A blog about how to achieve Financial Freedom

Vanlife expense overview: Scotland!

Not too long ago, I switched from sailing life to vanlife. And when it was time to start my first ever vanlife trip, I decided to keep track of my expenses again and share them in an expense overview. So here, you go: my vanlife expense overview Scotland.

Those of you that have been following this blog for longer know that I used to publish monthly expense overviews of our sailing lifestyle on our Lagoon 42 catamaran. If you missed them, you can find them here.

If you are curious how expensive it is to travel the world in a van, you definitely can use this blog to your advantage. Enjoy and let me know in the comments what you think!


The importance of expense tracking

In general, the less money you spend, the sooner you will be able to achieve financial freedom.

With regard to this, keeping track of your expenses is a smart thing to do because it will automatically make you more aware of the money you spend. You will gain insight in your spending and become more conscious of where your money goes.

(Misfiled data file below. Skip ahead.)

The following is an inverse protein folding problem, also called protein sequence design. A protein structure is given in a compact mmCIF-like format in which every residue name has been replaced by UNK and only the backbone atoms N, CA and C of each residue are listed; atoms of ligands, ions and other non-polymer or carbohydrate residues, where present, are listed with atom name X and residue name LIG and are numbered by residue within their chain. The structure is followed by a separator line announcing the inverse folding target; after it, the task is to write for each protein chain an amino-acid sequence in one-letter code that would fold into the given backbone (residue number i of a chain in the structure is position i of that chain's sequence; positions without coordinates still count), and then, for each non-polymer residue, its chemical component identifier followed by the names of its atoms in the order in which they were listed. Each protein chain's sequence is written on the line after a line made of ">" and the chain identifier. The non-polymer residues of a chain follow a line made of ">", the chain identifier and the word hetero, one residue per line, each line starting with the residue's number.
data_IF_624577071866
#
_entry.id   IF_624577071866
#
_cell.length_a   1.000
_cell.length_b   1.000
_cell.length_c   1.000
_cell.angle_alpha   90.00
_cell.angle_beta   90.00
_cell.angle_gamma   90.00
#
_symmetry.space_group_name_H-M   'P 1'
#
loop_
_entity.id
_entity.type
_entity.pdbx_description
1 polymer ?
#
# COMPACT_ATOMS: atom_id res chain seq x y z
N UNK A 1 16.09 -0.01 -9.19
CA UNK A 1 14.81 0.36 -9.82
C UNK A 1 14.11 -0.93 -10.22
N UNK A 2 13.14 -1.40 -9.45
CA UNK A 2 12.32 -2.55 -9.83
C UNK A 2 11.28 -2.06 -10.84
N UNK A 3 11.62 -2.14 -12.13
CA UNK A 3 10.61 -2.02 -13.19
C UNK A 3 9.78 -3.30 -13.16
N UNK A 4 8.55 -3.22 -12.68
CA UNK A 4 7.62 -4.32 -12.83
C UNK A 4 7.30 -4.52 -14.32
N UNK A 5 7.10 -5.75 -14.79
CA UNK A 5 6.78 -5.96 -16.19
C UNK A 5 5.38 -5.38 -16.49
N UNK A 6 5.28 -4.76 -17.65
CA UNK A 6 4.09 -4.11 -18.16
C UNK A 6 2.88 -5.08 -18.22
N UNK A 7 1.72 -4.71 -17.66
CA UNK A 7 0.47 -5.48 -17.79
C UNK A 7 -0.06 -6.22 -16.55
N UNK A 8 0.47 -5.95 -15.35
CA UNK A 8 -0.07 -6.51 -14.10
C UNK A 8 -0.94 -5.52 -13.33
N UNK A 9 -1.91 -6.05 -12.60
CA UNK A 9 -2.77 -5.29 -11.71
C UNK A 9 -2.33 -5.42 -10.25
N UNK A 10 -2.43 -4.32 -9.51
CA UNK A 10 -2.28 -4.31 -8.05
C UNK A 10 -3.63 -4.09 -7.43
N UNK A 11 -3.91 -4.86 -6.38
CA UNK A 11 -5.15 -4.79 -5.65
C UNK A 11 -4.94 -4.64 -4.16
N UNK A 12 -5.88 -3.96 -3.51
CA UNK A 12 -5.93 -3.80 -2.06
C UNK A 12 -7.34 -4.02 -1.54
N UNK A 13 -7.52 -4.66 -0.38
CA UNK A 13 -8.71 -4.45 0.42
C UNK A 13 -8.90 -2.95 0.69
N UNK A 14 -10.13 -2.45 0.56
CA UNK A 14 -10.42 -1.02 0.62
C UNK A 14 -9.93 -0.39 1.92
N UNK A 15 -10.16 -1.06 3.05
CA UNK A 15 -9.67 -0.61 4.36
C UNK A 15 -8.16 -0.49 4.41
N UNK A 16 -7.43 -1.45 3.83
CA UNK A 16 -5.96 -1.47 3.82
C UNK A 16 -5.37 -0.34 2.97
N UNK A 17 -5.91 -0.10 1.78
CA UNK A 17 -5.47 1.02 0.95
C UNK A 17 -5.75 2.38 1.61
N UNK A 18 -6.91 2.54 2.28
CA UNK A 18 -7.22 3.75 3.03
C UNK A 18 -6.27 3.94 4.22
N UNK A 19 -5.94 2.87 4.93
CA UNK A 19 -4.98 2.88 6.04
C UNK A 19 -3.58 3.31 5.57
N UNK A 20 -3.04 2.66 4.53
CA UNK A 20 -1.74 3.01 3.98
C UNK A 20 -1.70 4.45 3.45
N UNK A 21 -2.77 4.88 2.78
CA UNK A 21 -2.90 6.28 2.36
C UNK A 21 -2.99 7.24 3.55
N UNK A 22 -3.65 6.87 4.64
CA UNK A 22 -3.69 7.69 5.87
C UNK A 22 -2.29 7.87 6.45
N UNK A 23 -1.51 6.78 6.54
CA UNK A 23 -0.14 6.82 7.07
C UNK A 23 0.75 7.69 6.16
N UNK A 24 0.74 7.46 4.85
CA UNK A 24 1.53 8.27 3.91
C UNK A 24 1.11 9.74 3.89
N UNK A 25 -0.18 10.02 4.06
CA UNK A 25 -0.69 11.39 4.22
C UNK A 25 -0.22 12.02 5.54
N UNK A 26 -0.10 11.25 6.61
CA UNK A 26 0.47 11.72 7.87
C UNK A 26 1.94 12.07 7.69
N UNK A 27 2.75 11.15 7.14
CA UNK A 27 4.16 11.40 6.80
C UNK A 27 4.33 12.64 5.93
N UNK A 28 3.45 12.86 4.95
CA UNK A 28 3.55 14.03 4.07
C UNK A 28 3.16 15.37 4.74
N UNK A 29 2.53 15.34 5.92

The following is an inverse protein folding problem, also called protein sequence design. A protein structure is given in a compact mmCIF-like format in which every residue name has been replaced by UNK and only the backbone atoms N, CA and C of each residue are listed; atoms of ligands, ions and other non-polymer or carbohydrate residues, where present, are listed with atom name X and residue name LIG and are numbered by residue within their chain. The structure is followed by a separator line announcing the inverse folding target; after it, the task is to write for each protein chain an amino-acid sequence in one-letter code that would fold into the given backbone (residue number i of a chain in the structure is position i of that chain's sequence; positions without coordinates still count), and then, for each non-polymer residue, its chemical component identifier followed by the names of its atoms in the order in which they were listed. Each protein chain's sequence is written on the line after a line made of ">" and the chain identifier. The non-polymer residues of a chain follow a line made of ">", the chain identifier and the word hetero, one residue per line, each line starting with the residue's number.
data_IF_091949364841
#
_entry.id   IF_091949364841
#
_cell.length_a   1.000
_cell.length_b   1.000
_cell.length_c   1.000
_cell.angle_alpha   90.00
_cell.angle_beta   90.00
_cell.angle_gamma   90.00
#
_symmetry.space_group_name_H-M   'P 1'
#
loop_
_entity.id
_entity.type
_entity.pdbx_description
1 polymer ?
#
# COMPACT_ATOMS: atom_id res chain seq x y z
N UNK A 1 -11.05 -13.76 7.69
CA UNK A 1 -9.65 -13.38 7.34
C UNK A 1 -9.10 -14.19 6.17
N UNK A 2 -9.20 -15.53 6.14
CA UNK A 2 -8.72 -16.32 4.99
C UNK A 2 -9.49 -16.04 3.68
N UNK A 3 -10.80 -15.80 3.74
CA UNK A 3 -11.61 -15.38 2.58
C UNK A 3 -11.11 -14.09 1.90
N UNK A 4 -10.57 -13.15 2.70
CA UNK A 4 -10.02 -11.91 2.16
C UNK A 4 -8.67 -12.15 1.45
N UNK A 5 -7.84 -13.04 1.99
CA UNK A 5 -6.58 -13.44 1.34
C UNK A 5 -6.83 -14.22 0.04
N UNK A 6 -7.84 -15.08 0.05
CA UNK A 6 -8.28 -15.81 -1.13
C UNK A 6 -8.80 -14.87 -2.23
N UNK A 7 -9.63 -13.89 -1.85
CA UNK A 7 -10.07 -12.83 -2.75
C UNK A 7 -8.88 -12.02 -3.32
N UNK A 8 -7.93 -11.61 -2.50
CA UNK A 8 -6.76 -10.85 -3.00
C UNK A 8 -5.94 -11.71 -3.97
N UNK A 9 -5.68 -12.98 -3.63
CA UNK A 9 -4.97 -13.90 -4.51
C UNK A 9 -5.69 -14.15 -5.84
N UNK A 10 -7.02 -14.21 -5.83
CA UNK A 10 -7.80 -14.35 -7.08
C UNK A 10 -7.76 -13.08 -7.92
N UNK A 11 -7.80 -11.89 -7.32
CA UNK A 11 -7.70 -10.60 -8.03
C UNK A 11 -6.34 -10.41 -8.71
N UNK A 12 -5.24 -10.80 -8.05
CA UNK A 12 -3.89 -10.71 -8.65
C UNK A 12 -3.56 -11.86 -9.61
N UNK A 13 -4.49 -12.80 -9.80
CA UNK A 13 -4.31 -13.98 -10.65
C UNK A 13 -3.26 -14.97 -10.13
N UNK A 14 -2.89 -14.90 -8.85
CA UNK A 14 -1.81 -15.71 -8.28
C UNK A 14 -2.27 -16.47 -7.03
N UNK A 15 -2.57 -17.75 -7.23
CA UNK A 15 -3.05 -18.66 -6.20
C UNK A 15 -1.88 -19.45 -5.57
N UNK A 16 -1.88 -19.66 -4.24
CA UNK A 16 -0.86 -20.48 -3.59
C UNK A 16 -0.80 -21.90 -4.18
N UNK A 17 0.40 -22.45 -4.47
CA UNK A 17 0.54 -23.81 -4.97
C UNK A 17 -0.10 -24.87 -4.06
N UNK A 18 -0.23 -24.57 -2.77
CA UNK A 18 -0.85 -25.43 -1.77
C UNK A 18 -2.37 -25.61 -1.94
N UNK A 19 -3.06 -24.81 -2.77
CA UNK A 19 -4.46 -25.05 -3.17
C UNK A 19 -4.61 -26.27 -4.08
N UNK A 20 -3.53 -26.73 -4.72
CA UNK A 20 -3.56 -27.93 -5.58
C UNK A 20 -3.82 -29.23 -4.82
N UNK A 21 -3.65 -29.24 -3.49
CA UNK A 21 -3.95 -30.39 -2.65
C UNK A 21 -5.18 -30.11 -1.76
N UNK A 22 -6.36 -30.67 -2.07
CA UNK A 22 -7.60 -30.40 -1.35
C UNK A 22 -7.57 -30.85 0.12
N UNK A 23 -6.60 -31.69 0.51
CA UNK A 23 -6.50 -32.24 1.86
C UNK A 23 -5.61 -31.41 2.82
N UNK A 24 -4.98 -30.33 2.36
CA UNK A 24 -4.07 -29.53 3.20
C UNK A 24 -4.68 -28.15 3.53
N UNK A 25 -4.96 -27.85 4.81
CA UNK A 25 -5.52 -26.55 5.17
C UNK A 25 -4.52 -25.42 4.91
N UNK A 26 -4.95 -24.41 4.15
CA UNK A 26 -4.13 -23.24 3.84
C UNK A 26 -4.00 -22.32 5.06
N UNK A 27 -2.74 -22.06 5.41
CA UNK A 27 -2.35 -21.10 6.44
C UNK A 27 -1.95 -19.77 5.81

Financial freedom starts with awareness of your money habits. Most of us have to put in long hours en work hard to obtain our income, so it would be a shame to spend it without giving it any thought.

Tracking your expenses is an important money habit

The main reason I started sharing expense overviews is that it is very valuable information for those of you that are considering a travel lifestyle. If you are striving towards financial freedom, it’s important to know how much money you need to live your ideal lifestyle. You will have to find a way to gather this amount as a passive income stream.


Vanlife expense overviews

Me and the new campervan

In 2021, my relationship ended and as a result we unfortunately sold our beautiful catamaran and my lifestyle of fulltime sailing come to an end. For now at least 😉 After 1,5 years of sailing, I definitely wasn’t done roaming the world however. So, at the end of 2021, I bought a Citroen Jumper campervan.

I figured that vanlife would be a great way to keep travelling. After a few try-outs on camp sites in the Netherlands, it was time to go for my first bigger trip with the van ever: let’s go to Scotland!

I decided to continue the tradition of sharing my expenses in these written expense overviews. The reason for doing so is quite the same as before: I like to track my expenses anyway to have insight in my spending. And next to that, I feel that sharing this information might be of value for others that are considering vanlife as a lifestyle as well.